“We embrace a commitment to free expression and give a wide berth to free expression even of views that are objectionable, outrageous, and offensive,” Gay responded. She also said that calls implying the genocide of Jews and Israelis “can be [considered bullying or harassment] depending on the context.”

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Magill had a similar exchange with Stefanik.

“It is a context-dependent decision, congresswoman,” the Penn president said. “If the speech becomes conduct, it can be harassment, yes.”

“Conduct meaning committing the act of genocide?” Stefanik asked. “The speech is not harassment? This is unacceptable Ms. Magill.”

The school presidents’ equivocating sparked outrage across social media, with Jewish leaders and non-Jewish allies lambasting the administrators and calling for them to resign.

“You refused to state that calling for the genocide of the Jewish people would violate Harvard policies,” Harvard Law School alumnus Ben Badejo wrote in a letter to Gay that was posted on X/Twitter. “In so doing, you betrayed the most fundamental values of our country and of all decent people.”

The chairman of Yad Vashem, Israel’s national memorial to the Holocaust, similarly blasted the university presidents, comparing antisemitism on US college campuses to a cancer that is getting worse.

On Wednesday, Gay clarified her comments, saying: “There are some who have confused a right to free expression with the idea that Harvard will condone calls for violence against Jewish students. Let me be clear: Calls for violence or genocide against the Jewish community, or any religious or ethnic group are vile, they have no place at Harvard, and those who threaten our Jewish students will be held to account.”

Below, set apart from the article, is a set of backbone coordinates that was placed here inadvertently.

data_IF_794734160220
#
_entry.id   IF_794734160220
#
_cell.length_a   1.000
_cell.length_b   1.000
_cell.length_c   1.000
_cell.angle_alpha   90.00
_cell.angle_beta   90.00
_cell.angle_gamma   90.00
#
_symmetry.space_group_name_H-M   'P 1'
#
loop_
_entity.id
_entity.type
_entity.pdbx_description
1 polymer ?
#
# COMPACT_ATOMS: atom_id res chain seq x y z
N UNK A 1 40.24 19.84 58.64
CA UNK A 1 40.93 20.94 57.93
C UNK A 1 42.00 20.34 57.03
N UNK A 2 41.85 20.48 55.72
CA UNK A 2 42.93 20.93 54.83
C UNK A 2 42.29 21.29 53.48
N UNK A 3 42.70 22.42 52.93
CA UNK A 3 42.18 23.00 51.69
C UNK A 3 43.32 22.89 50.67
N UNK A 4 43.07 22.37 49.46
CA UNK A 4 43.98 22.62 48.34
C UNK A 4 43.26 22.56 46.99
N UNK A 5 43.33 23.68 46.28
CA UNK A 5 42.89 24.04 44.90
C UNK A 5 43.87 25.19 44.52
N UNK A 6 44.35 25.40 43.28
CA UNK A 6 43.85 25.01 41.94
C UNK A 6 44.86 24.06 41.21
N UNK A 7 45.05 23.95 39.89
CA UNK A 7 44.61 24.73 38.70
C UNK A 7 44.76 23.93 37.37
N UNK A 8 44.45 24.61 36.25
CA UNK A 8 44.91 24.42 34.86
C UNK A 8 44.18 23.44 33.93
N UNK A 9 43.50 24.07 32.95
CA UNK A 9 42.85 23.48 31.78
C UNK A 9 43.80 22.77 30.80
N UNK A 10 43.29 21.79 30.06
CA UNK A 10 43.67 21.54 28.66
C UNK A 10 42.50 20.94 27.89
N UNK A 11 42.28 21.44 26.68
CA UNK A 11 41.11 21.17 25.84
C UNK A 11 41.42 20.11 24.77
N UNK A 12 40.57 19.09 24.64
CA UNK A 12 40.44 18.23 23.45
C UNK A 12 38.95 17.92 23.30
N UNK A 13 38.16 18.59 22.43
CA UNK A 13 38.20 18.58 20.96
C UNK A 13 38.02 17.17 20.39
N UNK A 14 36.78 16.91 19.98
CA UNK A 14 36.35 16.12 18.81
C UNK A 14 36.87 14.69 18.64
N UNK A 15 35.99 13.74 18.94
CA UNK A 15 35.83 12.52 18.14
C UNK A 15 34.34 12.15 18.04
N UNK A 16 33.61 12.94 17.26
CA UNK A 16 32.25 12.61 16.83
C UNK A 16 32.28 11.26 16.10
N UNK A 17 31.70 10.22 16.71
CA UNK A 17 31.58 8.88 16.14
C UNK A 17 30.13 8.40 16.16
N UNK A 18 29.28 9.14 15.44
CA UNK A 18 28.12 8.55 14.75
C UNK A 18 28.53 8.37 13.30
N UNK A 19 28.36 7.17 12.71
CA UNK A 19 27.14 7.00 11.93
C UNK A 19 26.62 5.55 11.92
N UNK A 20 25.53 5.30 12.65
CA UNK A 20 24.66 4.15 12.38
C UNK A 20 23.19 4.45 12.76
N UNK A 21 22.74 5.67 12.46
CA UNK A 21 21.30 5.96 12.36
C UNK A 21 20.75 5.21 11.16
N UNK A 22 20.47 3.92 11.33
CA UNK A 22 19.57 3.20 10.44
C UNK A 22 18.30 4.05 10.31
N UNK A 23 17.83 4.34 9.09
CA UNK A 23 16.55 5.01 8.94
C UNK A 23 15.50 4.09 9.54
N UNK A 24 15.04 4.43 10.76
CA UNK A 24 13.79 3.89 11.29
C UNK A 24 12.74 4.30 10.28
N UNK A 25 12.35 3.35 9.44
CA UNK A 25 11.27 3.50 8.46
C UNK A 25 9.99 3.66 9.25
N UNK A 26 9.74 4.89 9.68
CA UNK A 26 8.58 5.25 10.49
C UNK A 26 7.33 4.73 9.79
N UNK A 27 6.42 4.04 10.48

Magill also sought to minimize the damage.

“In that moment, I was focused on our university’s longstanding policies aligned with the US Constitution, which say that speech alone is not punishable,” she said in a video posted on X/Twitter. “I was not focused on, but I should have been, the irrefutable fact that a call for genocide of Jewish people is a call for some of the most terrible violence human beings can perpetrate.”

Gay told the Harvard Crimson on Thursday that while Harvard has not received official notice of an investigation from the committee, the university would comply with one.

US college campuses have experienced an alarming spike in antisemitic incidents — including demonstrations calling for Israel’s destruction and the intimidation and harassment of Jewish students — since Hamas’ Oct. 7 massacre across southern Israel. Elite universities — including Harvard, Penn, and MIT — have been among the biggest hubs of such activity, with students and faculty both demonizing Israel and rationalizing the Hamas atrocities.

Incidents of harassment and even violence against Jewish students have also increased. As a result, Jewish students have expressed feeling unsafe and unprotected on campuses. In some cases, Jewish communities on campuses have been forced to endure threats of rape and mass slaughter.